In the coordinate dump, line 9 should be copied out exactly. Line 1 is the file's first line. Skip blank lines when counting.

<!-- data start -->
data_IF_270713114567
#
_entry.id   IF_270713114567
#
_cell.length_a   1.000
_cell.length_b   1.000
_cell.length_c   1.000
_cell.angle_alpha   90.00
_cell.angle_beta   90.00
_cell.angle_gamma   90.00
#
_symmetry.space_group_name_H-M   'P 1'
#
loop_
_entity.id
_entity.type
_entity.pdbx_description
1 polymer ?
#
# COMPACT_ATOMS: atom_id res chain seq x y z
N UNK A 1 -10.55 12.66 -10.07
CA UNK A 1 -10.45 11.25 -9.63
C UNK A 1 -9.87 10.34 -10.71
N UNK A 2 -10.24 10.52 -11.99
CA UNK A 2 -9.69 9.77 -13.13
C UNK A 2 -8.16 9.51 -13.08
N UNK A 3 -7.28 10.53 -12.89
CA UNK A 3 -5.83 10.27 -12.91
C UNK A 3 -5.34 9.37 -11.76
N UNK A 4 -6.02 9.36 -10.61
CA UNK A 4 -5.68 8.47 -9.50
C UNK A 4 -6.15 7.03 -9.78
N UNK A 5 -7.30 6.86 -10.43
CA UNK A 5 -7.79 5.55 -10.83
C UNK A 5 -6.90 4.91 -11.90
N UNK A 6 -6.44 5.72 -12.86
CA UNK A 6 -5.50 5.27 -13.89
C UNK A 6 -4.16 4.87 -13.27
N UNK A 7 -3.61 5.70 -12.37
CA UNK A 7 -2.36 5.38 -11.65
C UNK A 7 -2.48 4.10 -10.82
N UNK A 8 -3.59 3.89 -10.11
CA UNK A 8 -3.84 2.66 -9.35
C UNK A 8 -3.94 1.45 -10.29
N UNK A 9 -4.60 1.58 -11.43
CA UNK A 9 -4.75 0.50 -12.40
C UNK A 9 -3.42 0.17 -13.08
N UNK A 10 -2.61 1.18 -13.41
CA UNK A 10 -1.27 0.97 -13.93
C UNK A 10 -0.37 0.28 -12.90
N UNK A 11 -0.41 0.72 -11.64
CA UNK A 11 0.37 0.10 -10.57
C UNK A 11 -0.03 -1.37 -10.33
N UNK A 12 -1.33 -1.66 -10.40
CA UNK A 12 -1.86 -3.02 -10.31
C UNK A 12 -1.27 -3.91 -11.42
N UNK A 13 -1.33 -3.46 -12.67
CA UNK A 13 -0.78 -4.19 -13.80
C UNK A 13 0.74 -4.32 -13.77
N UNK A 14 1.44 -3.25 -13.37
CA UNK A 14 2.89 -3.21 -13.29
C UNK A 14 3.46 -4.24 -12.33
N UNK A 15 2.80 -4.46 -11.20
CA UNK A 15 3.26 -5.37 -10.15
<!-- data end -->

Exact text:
_cell.angle_beta   90.00